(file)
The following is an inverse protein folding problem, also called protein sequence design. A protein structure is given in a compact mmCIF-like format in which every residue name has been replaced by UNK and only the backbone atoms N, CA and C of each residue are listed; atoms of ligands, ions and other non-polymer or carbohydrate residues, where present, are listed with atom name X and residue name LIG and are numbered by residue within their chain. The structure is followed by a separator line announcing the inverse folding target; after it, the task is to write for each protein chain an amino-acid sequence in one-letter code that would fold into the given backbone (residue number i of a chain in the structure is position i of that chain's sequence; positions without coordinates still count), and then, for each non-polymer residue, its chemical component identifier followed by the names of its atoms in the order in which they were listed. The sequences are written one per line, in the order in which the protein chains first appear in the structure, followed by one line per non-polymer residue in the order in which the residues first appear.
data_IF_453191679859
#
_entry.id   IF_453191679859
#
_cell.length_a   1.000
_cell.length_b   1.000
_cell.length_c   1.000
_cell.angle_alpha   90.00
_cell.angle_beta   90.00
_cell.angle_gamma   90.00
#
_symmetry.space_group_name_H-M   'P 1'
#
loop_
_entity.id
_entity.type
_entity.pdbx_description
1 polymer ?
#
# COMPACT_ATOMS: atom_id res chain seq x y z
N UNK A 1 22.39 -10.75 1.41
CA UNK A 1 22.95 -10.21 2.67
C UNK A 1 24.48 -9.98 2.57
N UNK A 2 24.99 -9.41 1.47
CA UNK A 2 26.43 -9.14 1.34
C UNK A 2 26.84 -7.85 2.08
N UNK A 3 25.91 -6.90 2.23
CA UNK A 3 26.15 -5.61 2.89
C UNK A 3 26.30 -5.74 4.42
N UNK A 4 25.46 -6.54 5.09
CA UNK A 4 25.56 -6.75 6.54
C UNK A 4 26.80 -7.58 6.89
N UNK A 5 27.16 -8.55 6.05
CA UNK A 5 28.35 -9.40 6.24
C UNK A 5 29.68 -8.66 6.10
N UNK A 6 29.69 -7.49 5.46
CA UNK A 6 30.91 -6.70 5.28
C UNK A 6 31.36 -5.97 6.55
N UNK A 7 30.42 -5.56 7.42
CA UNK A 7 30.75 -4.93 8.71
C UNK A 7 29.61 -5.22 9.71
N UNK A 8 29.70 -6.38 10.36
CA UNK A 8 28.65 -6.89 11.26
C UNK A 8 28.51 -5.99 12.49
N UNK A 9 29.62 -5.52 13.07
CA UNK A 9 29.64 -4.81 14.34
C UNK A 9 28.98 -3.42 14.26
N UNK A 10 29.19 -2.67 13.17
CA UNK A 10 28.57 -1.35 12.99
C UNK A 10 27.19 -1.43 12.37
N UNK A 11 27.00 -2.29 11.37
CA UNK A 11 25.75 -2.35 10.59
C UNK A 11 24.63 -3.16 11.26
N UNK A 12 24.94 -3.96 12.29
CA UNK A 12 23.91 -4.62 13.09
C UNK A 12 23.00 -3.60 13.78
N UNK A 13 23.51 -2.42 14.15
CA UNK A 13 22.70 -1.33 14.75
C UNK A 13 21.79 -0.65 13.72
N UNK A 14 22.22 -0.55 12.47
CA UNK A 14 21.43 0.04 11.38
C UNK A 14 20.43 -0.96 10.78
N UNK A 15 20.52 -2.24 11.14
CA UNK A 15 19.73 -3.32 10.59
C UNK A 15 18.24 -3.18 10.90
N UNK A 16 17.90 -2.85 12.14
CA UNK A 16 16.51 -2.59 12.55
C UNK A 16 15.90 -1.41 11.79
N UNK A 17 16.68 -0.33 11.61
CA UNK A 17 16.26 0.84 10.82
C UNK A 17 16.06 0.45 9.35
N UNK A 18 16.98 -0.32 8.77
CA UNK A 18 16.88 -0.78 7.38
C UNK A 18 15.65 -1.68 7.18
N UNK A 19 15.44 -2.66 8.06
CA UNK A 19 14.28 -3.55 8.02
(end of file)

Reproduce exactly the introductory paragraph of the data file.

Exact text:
The following is an inverse protein folding problem, also called protein sequence design. A protein structure is given in a compact mmCIF-like format in which every residue name has been replaced by UNK and only the backbone atoms N, CA and C of each residue are listed; atoms of ligands, ions and other non-polymer or carbohydrate residues, where present, are listed with atom name X and residue name LIG and are numbered by residue within their chain. The structure is followed by a separator line announcing the inverse folding target; after it, the task is to write for each protein chain an amino-acid sequence in one-letter code that would fold into the given backbone (residue number i of a chain in the structure is position i of that chain's sequence; positions without coordinates still count), and then, for each non-polymer residue, its chemical component identifier followed by the names of its atoms in the order in which they were listed. The sequences are written one per line, in the order in which the protein chains first appear in the structure, followed by one line per non-polymer residue in the order in which the residues first appear.